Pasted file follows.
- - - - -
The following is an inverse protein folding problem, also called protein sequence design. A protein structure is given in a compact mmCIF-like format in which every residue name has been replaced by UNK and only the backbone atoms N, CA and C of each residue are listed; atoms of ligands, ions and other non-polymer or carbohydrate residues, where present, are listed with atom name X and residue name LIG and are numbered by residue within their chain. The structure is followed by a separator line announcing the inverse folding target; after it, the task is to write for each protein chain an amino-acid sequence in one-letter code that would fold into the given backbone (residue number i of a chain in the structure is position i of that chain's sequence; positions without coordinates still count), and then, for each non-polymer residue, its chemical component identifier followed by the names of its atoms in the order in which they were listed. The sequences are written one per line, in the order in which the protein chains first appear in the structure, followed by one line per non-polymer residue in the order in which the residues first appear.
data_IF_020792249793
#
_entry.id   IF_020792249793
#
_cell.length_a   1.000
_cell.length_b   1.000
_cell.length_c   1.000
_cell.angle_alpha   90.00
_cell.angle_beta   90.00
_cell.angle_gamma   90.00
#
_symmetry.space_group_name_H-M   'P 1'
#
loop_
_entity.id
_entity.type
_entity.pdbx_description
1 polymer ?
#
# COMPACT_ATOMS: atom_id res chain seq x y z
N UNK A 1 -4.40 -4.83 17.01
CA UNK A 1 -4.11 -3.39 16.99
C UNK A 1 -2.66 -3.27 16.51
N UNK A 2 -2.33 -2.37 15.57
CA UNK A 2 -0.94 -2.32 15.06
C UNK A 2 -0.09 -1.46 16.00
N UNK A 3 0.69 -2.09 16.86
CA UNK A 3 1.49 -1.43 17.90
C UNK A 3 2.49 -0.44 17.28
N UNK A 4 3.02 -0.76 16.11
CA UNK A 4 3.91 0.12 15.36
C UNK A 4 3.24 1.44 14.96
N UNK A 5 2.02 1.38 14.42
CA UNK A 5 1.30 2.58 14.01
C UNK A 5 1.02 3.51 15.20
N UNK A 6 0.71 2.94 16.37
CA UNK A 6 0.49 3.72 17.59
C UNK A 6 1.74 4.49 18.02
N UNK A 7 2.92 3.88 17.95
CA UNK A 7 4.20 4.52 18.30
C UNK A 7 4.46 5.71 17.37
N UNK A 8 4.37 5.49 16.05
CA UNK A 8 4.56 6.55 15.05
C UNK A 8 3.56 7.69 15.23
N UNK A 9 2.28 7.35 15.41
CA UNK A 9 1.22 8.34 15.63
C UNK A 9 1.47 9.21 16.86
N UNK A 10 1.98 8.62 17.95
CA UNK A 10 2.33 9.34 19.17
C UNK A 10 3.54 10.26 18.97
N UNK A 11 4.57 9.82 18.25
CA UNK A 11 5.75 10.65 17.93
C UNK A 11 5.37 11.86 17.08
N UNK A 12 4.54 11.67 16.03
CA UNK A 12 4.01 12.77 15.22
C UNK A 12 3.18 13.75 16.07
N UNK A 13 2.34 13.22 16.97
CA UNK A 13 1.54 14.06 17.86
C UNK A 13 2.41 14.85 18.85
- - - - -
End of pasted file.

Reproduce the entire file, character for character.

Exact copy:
The following is an inverse protein folding problem, also called protein sequence design. A protein structure is given in a compact mmCIF-like format in which every residue name has been replaced by UNK and only the backbone atoms N, CA and C of each residue are listed; atoms of ligands, ions and other non-polymer or carbohydrate residues, where present, are listed with atom name X and residue name LIG and are numbered by residue within their chain. The structure is followed by a separator line announcing the inverse folding target; after it, the task is to write for each protein chain an amino-acid sequence in one-letter code that would fold into the given backbone (residue number i of a chain in the structure is position i of that chain's sequence; positions without coordinates still count), and then, for each non-polymer residue, its chemical component identifier followed by the names of its atoms in the order in which they were listed. The sequences are written one per line, in the order in which the protein chains first appear in the structure, followed by one line per non-polymer residue in the order in which the residues first appear.
data_IF_020792249793
#
_entry.id   IF_020792249793
#
_cell.length_a   1.000
_cell.length_b   1.000
_cell.length_c   1.000
_cell.angle_alpha   90.00
_cell.angle_beta   90.00
_cell.angle_gamma   90.00
#
_symmetry.space_group_name_H-M   'P 1'
#
loop_
_entity.id
_entity.type
_entity.pdbx_description
1 polymer ?
#
# COMPACT_ATOMS: atom_id res chain seq x y z
N UNK A 1 -4.40 -4.83 17.01
CA UNK A 1 -4.11 -3.39 16.99
C UNK A 1 -2.66 -3.27 16.51
N UNK A 2 -2.33 -2.37 15.57
CA UNK A 2 -0.94 -2.32 15.06
C UNK A 2 -0.09 -1.46 16.00
N UNK A 3 0.69 -2.09 16.86
CA UNK A 3 1.49 -1.43 17.90
C UNK A 3 2.49 -0.44 17.28
N UNK A 4 3.02 -0.76 16.11
CA UNK A 4 3.91 0.12 15.36
C UNK A 4 3.24 1.44 14.96
N UNK A 5 2.02 1.38 14.42
CA UNK A 5 1.30 2.58 14.01
C UNK A 5 1.02 3.51 15.20
N UNK A 6 0.71 2.94 16.37
CA UNK A 6 0.49 3.72 17.59
C UNK A 6 1.74 4.49 18.02
N UNK A 7 2.92 3.88 17.95
CA UNK A 7 4.20 4.52 18.30
C UNK A 7 4.46 5.71 17.37
N UNK A 8 4.37 5.49 16.05
CA UNK A 8 4.56 6.55 15.05
C UNK A 8 3.56 7.69 15.23
N UNK A 9 2.28 7.35 15.41
CA UNK A 9 1.22 8.34 15.63
C UNK A 9 1.47 9.21 16.86
N UNK A 10 1.98 8.62 17.95
CA UNK A 10 2.33 9.34 19.17
C UNK A 10 3.54 10.26 18.97
N UNK A 11 4.57 9.82 18.25
CA UNK A 11 5.75 10.65 17.93
C UNK A 11 5.37 11.86 17.08
N UNK A 12 4.54 11.67 16.03
CA UNK A 12 4.01 12.77 15.22
C UNK A 12 3.18 13.75 16.07
N UNK A 13 2.34 13.22 16.97
CA UNK A 13 1.54 14.06 17.86
C UNK A 13 2.41 14.85 18.85